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Survival in an "All Boys Club": Policewomen and Their Fight for Acceptance

NCJ Number
Policing: An International Journal of Police Strategies & Management Volume: 31 Issue: 2 Dated: 2008 Pages: 251-270
Cara Rabe-Hemp
Date Published
20 pages
This study of the experiences of female police officers in a Midwestern State focused on the resistance and obstacles they encountered from male officers, the coping mechanisms the female officers used to deal with such resistance, and common themes in female officer's eventual acceptance and integration.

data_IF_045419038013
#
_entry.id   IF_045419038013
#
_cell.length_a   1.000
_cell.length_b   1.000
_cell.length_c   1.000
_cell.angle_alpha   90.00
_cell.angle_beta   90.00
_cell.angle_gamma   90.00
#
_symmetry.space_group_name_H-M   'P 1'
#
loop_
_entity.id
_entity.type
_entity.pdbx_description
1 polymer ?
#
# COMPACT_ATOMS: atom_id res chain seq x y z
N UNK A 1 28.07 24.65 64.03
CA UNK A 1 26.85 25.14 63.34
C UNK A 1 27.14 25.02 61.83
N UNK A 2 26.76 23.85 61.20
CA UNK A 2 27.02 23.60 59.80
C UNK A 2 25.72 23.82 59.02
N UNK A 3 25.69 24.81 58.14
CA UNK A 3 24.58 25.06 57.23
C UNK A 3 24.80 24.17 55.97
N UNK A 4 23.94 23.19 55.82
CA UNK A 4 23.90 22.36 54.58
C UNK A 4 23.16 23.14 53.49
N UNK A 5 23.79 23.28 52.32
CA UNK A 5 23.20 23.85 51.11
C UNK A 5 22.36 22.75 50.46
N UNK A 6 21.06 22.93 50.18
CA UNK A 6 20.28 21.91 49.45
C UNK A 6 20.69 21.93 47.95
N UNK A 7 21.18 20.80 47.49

The findings indicate that although the female officers had early occupational experiences of sexual harassment from male officers, along with discrimination and disrespect, after long tenures they achieved acceptance as fellow officers. Female officers are holding high civil service ranks in police agencies and are achieving acceptance and success in stereotypically masculine police assignments. Since police departments nationwide are having difficulty meeting recruitment goals and maintaining full rosters, agencies should increase their efforts to recruit women and ensure that they will enter a welcoming environment in which their contributions to policing are affirmed by male officers. The study sample consisted of 24 female officers, each with varying police experience that ranged from tenures of 10 to 30 years. Only women who had served at least 10 years were interviewed. The sample included nine municipal officers, three county officers, six campus police officers, and six State police, all from a Midwestern State. Eleven of the female officers were from departments with over 100 sworn officers. Twelve of the 24 women interviewed were administrators. The interview protocol consisted of open-ended questions designed to examine the officers' perceived acceptance and integration into their agencies, difficulties associated with police roles and the organization, and coping methods used to overcome resistance to their acceptance by male officers. 2 notes and 69 references